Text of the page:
vertigo treatment

If it seems like the world is spinning and you aren?t on a merry-go-round, you might have vertigo. This unnerving condition usually stems from a problem in the inner ear?particularly in the vestibular system, which controls balance. Vertigo can also be triggered by a head or neck injury, stroke, or the use of certain medications.

Vertigo produces symptoms like spinning, swaying, loss of balance, dizziness, lightheadedness, nausea, headache, and abnormal eye movements. After an exam and tests of your balance, your doctor can rule out other conditions that cause dizziness and confirm whether you have vertigo.

Sometimes, vertigo disappears on its own within a few weeks or months. To relieve symptoms sooner, several types of therapies are available. One common vertigo treatment is called canalith repositioning, or the Epley maneuver. Normally, small calcium carbonate crystals, called canaliths, are attached to a membrane in the inner ear. Aging, injury, or infection can detach these crystals and cause them to enter the fluid-filled canals in your inner ear. There, they stimulate hair cells, which produces a false sensation of movement. The doctor will move your head into certain angled positions and hold it there for several seconds to shift the canaliths back into the inner ear where they belong.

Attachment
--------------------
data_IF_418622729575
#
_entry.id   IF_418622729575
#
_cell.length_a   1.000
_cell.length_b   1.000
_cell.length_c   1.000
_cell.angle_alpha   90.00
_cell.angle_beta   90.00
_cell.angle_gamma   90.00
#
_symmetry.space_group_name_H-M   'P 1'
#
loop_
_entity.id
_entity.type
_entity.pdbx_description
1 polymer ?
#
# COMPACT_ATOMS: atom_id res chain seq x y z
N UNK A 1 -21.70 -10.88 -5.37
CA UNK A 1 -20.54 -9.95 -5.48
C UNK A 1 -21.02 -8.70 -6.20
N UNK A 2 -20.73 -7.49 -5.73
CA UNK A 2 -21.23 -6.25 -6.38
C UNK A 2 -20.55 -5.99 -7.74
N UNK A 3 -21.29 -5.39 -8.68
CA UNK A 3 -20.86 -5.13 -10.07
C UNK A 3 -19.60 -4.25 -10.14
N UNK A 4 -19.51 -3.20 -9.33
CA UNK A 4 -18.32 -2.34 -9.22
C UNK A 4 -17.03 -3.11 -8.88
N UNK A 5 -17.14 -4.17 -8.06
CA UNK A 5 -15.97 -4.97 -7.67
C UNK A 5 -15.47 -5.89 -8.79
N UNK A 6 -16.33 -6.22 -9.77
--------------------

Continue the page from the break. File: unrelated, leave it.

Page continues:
Vestibular rehabilitation is another vertigo treatment that corrects any problems in your vestibular system. This program can involve balance retraining, neck motion exercises, and vision stability training.

Diet changes may help with vertigo treatment. Avoiding foods high in sugar or salt, limiting alcohol and caffeine, and drinking enough fluid throughout the day can help regulate fluid imbalances that contribute to certain types of vertigo. Some people find that talking to a counselor helps them deal with the emotional impacts of the disease. If standard vertigo treatment doesn?t work, surgery can be done to correct inner ear function.

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